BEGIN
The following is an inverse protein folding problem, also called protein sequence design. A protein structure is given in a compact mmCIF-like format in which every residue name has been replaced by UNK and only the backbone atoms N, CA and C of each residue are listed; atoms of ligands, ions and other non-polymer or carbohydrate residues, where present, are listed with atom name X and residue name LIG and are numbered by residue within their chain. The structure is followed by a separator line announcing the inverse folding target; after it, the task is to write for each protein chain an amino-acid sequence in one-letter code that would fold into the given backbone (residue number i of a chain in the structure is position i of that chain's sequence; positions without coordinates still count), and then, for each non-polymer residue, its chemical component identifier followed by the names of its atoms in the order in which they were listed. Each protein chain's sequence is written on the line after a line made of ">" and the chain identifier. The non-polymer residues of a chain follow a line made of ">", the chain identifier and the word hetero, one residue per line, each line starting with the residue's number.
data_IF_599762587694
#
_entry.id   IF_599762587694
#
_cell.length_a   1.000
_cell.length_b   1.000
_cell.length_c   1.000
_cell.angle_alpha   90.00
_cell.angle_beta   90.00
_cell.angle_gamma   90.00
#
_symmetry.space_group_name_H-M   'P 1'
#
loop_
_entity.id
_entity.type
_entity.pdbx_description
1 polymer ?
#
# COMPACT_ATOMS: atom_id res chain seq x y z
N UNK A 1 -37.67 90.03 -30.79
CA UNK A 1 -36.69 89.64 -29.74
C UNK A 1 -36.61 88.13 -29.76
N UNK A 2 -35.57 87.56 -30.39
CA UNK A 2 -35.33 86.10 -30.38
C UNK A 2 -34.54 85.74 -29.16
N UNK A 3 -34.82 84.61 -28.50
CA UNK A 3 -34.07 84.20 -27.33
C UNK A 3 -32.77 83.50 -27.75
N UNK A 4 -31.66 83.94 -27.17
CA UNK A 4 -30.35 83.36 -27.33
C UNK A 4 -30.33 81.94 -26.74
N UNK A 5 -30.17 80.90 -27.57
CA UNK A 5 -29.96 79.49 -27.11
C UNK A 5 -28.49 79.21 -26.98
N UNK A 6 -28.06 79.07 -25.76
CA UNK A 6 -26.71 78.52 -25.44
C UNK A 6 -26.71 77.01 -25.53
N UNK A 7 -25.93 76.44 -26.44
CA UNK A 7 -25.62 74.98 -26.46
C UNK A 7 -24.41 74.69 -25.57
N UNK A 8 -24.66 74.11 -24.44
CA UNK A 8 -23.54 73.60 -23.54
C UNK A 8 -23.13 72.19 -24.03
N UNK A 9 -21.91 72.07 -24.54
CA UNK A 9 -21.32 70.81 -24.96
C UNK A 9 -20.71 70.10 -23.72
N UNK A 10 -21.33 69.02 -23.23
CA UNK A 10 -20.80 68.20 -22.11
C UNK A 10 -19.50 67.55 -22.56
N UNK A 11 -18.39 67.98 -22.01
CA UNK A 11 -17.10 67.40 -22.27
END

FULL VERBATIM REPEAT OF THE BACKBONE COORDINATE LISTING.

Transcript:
The following is an inverse protein folding problem, also called protein sequence design. A protein structure is given in a compact mmCIF-like format in which every residue name has been replaced by UNK and only the backbone atoms N, CA and C of each residue are listed; atoms of ligands, ions and other non-polymer or carbohydrate residues, where present, are listed with atom name X and residue name LIG and are numbered by residue within their chain. The structure is followed by a separator line announcing the inverse folding target; after it, the task is to write for each protein chain an amino-acid sequence in one-letter code that would fold into the given backbone (residue number i of a chain in the structure is position i of that chain's sequence; positions without coordinates still count), and then, for each non-polymer residue, its chemical component identifier followed by the names of its atoms in the order in which they were listed. Each protein chain's sequence is written on the line after a line made of ">" and the chain identifier. The non-polymer residues of a chain follow a line made of ">", the chain identifier and the word hetero, one residue per line, each line starting with the residue's number.
data_IF_599762587694
#
_entry.id   IF_599762587694
#
_cell.length_a   1.000
_cell.length_b   1.000
_cell.length_c   1.000
_cell.angle_alpha   90.00
_cell.angle_beta   90.00
_cell.angle_gamma   90.00
#
_symmetry.space_group_name_H-M   'P 1'
#
loop_
_entity.id
_entity.type
_entity.pdbx_description
1 polymer ?
#
# COMPACT_ATOMS: atom_id res chain seq x y z
N UNK A 1 -37.67 90.03 -30.79
CA UNK A 1 -36.69 89.64 -29.74
C UNK A 1 -36.61 88.13 -29.76
N UNK A 2 -35.57 87.56 -30.39
CA UNK A 2 -35.33 86.10 -30.38
C UNK A 2 -34.54 85.74 -29.16
N UNK A 3 -34.82 84.61 -28.50
CA UNK A 3 -34.07 84.20 -27.33
C UNK A 3 -32.77 83.50 -27.75
N UNK A 4 -31.66 83.94 -27.17
CA UNK A 4 -30.35 83.36 -27.33
C UNK A 4 -30.33 81.94 -26.74
N UNK A 5 -30.17 80.90 -27.57
CA UNK A 5 -29.96 79.49 -27.11
C UNK A 5 -28.49 79.21 -26.98
N UNK A 6 -28.06 79.07 -25.76
CA UNK A 6 -26.71 78.52 -25.44
C UNK A 6 -26.71 77.01 -25.53
N UNK A 7 -25.93 76.44 -26.44
CA UNK A 7 -25.62 74.98 -26.46
C UNK A 7 -24.41 74.69 -25.57
N UNK A 8 -24.66 74.11 -24.44
CA UNK A 8 -23.54 73.60 -23.54
C UNK A 8 -23.13 72.19 -24.03
N UNK A 9 -21.91 72.07 -24.54
CA UNK A 9 -21.32 70.81 -24.96
C UNK A 9 -20.71 70.10 -23.72
N UNK A 10 -21.33 69.02 -23.23
CA UNK A 10 -20.80 68.20 -22.11
C UNK A 10 -19.50 67.55 -22.56
N UNK A 11 -18.39 67.98 -22.01
CA UNK A 11 -17.10 67.40 -22.27